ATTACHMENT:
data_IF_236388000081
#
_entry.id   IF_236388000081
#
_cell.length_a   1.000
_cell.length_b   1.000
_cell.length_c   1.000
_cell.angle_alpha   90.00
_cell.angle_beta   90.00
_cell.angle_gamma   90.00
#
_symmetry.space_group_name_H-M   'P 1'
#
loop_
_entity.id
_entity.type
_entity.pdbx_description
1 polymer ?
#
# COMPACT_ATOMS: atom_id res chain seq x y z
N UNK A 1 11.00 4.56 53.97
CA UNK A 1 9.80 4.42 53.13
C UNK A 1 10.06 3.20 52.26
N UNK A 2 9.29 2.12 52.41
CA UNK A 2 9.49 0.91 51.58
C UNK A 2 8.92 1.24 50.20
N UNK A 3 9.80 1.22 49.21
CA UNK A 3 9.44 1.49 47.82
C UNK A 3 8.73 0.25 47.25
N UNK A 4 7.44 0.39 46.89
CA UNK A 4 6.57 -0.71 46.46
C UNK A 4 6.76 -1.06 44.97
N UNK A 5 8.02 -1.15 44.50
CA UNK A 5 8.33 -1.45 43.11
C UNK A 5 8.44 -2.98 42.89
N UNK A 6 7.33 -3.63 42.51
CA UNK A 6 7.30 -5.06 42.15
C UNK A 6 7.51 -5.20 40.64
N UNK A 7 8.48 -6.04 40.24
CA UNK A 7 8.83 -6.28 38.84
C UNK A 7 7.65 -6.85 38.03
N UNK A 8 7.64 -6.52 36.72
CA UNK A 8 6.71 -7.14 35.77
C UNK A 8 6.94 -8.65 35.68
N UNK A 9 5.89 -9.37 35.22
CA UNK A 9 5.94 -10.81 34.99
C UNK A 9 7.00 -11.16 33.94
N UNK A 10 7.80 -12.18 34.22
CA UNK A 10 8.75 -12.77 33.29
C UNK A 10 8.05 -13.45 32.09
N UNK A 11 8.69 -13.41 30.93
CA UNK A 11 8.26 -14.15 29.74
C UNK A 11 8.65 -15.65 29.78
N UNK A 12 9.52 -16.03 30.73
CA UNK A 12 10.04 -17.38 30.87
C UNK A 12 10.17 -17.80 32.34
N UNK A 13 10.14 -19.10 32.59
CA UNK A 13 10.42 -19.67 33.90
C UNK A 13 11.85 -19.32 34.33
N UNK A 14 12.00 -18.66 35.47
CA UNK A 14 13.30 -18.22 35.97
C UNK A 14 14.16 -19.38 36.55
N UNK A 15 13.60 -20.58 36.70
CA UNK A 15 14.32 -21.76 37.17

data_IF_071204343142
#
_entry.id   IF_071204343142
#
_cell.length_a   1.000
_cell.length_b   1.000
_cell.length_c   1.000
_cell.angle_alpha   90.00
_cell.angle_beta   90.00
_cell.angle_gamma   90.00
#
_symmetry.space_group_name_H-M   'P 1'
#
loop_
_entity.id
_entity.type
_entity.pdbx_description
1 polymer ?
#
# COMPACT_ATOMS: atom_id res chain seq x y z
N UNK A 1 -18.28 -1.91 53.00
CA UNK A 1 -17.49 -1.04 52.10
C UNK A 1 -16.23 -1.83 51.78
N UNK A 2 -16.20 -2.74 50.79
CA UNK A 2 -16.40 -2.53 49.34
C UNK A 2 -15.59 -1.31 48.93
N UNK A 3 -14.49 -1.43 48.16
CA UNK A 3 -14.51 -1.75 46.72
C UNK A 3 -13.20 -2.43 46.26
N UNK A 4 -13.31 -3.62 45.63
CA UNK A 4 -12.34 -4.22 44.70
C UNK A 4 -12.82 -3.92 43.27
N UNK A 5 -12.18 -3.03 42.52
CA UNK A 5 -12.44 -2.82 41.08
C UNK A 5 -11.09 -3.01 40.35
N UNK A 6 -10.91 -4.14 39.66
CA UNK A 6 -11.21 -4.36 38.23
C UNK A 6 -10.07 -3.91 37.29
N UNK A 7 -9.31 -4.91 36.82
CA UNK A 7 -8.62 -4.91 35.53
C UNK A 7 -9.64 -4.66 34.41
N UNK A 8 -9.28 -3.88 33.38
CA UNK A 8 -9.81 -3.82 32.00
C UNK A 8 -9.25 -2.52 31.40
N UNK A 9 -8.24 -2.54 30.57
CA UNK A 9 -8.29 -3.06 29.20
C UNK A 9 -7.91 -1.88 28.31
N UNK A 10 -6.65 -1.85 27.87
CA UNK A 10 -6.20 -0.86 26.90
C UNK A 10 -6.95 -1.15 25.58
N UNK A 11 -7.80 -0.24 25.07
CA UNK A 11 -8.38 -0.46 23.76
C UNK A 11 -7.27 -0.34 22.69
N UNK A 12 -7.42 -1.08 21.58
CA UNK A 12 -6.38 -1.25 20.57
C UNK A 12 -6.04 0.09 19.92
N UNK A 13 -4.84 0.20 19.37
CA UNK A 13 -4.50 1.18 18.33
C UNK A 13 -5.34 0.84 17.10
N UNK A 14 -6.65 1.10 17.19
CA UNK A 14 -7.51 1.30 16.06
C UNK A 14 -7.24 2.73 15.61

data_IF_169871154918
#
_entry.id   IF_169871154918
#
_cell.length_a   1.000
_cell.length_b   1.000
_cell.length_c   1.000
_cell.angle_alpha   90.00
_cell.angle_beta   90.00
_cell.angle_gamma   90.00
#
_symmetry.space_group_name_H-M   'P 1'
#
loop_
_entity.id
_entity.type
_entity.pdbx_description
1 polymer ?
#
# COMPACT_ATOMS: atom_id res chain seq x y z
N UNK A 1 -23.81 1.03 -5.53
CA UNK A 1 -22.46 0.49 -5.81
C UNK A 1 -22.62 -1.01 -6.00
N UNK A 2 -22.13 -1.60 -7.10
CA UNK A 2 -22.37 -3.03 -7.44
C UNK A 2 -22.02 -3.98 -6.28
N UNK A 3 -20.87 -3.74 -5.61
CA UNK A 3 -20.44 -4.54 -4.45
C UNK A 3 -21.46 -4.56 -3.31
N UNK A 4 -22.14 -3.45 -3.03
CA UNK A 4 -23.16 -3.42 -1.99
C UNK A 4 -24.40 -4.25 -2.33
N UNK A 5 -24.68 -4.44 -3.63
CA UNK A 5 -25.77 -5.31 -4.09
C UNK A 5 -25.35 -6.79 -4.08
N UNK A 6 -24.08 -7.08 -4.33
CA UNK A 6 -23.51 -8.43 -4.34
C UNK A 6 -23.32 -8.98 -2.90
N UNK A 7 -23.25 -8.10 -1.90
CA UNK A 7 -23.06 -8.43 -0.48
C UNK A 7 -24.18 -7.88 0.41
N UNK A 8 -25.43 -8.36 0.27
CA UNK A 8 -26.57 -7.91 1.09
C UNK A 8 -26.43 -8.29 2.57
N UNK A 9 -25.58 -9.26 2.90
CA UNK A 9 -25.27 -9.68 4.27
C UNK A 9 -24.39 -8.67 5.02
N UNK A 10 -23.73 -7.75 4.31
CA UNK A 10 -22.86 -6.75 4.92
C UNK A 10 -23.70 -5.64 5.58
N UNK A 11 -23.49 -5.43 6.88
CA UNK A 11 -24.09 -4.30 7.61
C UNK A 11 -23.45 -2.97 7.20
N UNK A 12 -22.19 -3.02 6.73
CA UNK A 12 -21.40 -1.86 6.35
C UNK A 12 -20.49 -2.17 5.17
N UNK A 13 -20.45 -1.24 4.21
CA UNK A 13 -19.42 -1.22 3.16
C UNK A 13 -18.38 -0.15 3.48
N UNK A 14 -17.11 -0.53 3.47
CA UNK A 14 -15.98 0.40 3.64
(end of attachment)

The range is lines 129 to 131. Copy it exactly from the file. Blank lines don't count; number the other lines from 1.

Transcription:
_entry.id   IF_169871154918
#
_cell.length_a   1.000